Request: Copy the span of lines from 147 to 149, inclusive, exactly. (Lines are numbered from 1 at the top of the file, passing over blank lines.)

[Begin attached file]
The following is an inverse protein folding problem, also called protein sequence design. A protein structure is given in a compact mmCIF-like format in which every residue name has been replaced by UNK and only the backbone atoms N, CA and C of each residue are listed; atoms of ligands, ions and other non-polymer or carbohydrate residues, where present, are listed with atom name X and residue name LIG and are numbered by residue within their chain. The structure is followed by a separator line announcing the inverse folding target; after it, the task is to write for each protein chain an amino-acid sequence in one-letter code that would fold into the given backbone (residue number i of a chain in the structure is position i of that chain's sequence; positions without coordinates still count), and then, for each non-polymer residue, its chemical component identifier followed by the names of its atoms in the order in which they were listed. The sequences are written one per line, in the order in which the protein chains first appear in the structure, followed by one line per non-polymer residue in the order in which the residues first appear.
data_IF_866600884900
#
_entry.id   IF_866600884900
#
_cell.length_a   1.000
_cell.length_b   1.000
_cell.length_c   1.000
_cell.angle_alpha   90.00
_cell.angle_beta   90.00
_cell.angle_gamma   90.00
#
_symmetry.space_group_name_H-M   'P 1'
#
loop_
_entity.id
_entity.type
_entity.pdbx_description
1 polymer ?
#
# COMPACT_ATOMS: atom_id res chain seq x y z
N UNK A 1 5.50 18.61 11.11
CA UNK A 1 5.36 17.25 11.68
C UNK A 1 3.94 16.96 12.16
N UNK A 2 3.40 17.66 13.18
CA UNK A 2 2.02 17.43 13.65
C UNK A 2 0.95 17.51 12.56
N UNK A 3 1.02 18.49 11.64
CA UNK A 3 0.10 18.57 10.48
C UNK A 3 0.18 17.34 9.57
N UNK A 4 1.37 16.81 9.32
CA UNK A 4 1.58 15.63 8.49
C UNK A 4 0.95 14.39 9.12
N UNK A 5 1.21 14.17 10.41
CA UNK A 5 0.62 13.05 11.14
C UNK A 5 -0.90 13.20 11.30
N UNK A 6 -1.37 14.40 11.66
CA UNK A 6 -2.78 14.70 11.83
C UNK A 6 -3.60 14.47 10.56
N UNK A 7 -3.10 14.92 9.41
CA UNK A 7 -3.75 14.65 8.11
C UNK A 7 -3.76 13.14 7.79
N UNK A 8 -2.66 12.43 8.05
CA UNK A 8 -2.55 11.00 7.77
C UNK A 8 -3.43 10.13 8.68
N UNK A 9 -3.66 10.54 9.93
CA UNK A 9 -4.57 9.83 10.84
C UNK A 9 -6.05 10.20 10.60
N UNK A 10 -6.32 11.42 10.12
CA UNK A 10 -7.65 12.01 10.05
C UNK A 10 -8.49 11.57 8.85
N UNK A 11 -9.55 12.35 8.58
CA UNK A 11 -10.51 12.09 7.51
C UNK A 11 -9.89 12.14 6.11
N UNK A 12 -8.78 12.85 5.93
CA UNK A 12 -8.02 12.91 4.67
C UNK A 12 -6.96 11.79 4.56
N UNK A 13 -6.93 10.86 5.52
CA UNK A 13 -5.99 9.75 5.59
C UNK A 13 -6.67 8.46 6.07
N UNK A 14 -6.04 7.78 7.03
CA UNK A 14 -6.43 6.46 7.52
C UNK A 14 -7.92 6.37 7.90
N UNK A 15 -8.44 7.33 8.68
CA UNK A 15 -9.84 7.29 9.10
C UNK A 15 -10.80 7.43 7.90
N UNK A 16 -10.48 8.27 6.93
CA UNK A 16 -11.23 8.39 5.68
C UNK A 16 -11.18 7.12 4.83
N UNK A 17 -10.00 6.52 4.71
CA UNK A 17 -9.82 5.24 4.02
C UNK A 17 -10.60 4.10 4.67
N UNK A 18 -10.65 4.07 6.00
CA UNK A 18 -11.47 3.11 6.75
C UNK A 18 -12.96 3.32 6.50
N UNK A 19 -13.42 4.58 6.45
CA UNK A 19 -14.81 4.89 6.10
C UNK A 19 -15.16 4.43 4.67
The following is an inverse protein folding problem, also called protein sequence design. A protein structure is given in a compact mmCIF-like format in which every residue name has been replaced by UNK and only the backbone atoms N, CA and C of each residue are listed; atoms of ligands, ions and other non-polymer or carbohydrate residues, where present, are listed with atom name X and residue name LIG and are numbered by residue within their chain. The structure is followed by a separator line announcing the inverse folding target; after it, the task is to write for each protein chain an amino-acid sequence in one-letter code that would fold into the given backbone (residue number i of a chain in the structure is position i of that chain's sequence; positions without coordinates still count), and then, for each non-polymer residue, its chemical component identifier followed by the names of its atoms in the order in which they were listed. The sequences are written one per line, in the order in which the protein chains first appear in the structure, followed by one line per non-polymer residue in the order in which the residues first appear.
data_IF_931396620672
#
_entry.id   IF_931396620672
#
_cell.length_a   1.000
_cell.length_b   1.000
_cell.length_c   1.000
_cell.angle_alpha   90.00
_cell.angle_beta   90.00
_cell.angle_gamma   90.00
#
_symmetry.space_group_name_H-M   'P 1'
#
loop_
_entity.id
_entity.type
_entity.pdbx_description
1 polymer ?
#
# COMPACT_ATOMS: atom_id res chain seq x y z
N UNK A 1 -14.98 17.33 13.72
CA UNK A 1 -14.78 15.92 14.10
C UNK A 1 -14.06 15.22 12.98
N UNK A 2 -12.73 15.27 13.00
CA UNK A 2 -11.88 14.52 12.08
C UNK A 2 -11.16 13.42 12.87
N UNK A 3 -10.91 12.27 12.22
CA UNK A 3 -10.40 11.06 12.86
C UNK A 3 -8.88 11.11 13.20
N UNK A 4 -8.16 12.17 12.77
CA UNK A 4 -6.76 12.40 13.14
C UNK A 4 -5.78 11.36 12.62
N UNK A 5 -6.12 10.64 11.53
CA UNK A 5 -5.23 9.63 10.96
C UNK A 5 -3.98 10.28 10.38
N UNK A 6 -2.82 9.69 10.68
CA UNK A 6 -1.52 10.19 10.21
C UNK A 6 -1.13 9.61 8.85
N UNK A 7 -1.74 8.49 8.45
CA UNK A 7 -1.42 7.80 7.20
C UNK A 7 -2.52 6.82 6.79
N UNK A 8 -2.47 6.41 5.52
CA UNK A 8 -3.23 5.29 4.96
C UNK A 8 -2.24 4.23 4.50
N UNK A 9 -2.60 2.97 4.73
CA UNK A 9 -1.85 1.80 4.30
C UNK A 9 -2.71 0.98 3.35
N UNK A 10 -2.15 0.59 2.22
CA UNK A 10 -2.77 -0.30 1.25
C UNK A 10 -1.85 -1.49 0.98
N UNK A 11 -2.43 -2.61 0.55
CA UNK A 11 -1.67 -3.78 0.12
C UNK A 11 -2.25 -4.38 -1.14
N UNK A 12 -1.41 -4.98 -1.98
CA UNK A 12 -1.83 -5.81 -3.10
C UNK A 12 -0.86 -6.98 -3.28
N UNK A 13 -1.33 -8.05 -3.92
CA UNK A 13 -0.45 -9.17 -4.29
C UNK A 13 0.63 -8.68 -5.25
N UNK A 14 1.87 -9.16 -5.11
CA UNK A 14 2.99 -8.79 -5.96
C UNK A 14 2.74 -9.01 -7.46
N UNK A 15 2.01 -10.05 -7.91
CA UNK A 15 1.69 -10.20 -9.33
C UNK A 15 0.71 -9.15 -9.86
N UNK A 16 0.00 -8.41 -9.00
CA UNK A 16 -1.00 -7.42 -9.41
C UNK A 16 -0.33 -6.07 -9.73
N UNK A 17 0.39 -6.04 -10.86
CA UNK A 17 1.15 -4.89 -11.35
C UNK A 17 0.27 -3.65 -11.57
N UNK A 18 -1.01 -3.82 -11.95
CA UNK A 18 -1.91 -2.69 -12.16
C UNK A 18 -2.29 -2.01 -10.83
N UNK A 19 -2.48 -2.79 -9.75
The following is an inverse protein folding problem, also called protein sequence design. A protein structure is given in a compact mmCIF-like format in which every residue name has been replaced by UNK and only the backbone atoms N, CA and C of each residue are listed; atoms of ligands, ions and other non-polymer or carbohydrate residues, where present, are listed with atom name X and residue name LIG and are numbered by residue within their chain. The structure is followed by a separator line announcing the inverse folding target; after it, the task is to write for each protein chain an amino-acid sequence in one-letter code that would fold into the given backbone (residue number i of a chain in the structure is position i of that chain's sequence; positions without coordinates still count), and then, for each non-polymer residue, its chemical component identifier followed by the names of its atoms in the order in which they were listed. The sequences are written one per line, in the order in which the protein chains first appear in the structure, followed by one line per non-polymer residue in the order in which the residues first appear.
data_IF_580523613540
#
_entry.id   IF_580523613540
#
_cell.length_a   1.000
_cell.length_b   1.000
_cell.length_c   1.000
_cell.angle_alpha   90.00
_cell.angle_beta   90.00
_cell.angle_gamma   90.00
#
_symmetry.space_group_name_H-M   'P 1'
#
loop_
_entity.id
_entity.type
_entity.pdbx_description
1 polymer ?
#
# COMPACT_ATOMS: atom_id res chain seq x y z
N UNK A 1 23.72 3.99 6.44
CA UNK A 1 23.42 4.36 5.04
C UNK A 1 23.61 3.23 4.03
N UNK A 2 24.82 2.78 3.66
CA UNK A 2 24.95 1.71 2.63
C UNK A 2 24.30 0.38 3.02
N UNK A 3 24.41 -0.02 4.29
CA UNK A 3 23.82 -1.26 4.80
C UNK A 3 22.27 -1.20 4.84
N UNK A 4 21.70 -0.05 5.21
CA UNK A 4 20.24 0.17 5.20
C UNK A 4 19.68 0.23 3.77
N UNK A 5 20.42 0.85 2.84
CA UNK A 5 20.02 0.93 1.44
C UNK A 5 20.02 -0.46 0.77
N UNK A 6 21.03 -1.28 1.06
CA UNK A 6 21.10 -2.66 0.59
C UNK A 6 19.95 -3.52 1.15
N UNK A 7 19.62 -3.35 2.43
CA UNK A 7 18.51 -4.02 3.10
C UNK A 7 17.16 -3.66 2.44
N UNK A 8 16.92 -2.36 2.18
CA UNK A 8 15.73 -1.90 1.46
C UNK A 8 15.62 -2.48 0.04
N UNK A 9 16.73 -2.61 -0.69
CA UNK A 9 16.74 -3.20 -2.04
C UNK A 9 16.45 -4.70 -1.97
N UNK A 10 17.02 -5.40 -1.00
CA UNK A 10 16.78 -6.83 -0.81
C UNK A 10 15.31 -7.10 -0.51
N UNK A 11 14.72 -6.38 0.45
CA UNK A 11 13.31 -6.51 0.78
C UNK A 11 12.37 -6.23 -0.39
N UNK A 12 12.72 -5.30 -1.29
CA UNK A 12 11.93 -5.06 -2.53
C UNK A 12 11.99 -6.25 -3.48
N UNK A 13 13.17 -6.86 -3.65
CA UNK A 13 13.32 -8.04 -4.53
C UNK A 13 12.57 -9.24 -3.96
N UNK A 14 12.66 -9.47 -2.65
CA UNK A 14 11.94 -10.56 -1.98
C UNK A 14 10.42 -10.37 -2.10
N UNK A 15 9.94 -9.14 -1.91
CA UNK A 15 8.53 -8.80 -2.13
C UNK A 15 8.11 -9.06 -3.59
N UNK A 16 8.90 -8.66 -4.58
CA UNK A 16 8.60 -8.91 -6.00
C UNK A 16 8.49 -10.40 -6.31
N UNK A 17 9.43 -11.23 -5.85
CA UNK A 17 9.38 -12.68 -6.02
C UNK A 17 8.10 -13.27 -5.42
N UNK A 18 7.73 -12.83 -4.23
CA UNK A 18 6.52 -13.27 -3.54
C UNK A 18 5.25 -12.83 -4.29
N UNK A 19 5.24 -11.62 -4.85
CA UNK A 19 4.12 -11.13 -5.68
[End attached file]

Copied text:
C UNK A 16 -0.33 -6.07 -9.73
N UNK A 17 0.39 -6.04 -10.86
CA UNK A 17 1.15 -4.89 -11.35